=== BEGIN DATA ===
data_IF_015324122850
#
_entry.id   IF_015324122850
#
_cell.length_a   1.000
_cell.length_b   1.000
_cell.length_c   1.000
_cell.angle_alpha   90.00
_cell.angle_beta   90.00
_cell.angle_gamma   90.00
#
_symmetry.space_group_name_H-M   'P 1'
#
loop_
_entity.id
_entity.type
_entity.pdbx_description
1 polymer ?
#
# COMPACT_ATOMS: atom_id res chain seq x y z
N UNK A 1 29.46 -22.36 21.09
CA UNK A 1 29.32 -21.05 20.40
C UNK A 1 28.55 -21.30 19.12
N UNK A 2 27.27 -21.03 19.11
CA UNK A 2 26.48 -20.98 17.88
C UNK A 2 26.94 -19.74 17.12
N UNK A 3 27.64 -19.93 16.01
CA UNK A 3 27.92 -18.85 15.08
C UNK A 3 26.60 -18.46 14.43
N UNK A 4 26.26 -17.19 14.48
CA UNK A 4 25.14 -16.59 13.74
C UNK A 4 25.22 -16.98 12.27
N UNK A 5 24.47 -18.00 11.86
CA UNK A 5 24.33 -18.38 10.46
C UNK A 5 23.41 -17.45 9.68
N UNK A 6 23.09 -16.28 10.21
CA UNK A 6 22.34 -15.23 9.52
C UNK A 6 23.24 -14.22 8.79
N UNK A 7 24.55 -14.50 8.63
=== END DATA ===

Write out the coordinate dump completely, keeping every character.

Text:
data_IF_015324122850
#
_entry.id   IF_015324122850
#
_cell.length_a   1.000
_cell.length_b   1.000
_cell.length_c   1.000
_cell.angle_alpha   90.00
_cell.angle_beta   90.00
_cell.angle_gamma   90.00
#
_symmetry.space_group_name_H-M   'P 1'
#
loop_
_entity.id
_entity.type
_entity.pdbx_description
1 polymer ?
#
# COMPACT_ATOMS: atom_id res chain seq x y z
N UNK A 1 29.46 -22.36 21.09
CA UNK A 1 29.32 -21.05 20.40
C UNK A 1 28.55 -21.30 19.12
N UNK A 2 27.27 -21.03 19.11
CA UNK A 2 26.48 -20.98 17.88
C UNK A 2 26.94 -19.74 17.12
N UNK A 3 27.64 -19.93 16.01
CA UNK A 3 27.92 -18.85 15.08
C UNK A 3 26.60 -18.46 14.43
N UNK A 4 26.26 -17.19 14.48
CA UNK A 4 25.14 -16.59 13.74
C UNK A 4 25.22 -16.98 12.27
N UNK A 5 24.47 -18.00 11.86
CA UNK A 5 24.33 -18.38 10.46
C UNK A 5 23.41 -17.45 9.68
N UNK A 6 23.09 -16.28 10.21
CA UNK A 6 22.34 -15.23 9.52
C UNK A 6 23.24 -14.22 8.79
N UNK A 7 24.55 -14.50 8.63